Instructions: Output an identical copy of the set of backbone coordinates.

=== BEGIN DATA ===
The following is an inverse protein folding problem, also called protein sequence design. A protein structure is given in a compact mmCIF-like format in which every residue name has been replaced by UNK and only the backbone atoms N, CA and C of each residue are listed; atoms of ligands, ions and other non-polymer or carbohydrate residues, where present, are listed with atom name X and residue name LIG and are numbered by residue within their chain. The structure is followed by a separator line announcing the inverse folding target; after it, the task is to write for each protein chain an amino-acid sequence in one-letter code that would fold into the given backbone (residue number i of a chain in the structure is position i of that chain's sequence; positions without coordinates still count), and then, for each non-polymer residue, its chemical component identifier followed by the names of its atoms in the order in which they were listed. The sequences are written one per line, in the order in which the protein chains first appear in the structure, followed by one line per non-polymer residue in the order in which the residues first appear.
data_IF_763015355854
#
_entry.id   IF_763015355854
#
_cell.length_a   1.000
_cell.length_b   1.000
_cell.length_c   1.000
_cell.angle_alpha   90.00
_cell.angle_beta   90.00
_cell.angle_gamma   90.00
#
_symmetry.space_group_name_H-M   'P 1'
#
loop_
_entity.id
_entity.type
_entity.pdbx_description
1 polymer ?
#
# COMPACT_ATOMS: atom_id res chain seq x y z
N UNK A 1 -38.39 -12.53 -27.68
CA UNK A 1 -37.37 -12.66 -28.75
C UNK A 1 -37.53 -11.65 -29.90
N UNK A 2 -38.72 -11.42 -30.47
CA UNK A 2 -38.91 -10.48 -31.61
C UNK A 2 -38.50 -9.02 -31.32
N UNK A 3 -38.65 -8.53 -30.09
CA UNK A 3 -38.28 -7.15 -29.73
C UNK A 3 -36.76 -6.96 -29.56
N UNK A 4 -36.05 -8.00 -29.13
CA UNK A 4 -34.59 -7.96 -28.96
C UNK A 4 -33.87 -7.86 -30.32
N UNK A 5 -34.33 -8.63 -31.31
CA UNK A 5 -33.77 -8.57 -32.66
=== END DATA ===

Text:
The following is an inverse protein folding problem, also called protein sequence design. A protein structure is given in a compact mmCIF-like format in which every residue name has been replaced by UNK and only the backbone atoms N, CA and C of each residue are listed; atoms of ligands, ions and other non-polymer or carbohydrate residues, where present, are listed with atom name X and residue name LIG and are numbered by residue within their chain. The structure is followed by a separator line announcing the inverse folding target; after it, the task is to write for each protein chain an amino-acid sequence in one-letter code that would fold into the given backbone (residue number i of a chain in the structure is position i of that chain's sequence; positions without coordinates still count), and then, for each non-polymer residue, its chemical component identifier followed by the names of its atoms in the order in which they were listed. The sequences are written one per line, in the order in which the protein chains first appear in the structure, followed by one line per non-polymer residue in the order in which the residues first appear.
data_IF_763015355854
#
_entry.id   IF_763015355854
#
_cell.length_a   1.000
_cell.length_b   1.000
_cell.length_c   1.000
_cell.angle_alpha   90.00
_cell.angle_beta   90.00
_cell.angle_gamma   90.00
#
_symmetry.space_group_name_H-M   'P 1'
#
loop_
_entity.id
_entity.type
_entity.pdbx_description
1 polymer ?
#
# COMPACT_ATOMS: atom_id res chain seq x y z
N UNK A 1 -38.39 -12.53 -27.68
CA UNK A 1 -37.37 -12.66 -28.75
C UNK A 1 -37.53 -11.65 -29.90
N UNK A 2 -38.72 -11.42 -30.47
CA UNK A 2 -38.91 -10.48 -31.61
C UNK A 2 -38.50 -9.02 -31.32
N UNK A 3 -38.65 -8.53 -30.09
CA UNK A 3 -38.28 -7.15 -29.73
C UNK A 3 -36.76 -6.96 -29.56
N UNK A 4 -36.05 -8.00 -29.13
CA UNK A 4 -34.59 -7.96 -28.96
C UNK A 4 -33.87 -7.86 -30.32
N UNK A 5 -34.33 -8.63 -31.31
CA UNK A 5 -33.77 -8.57 -32.66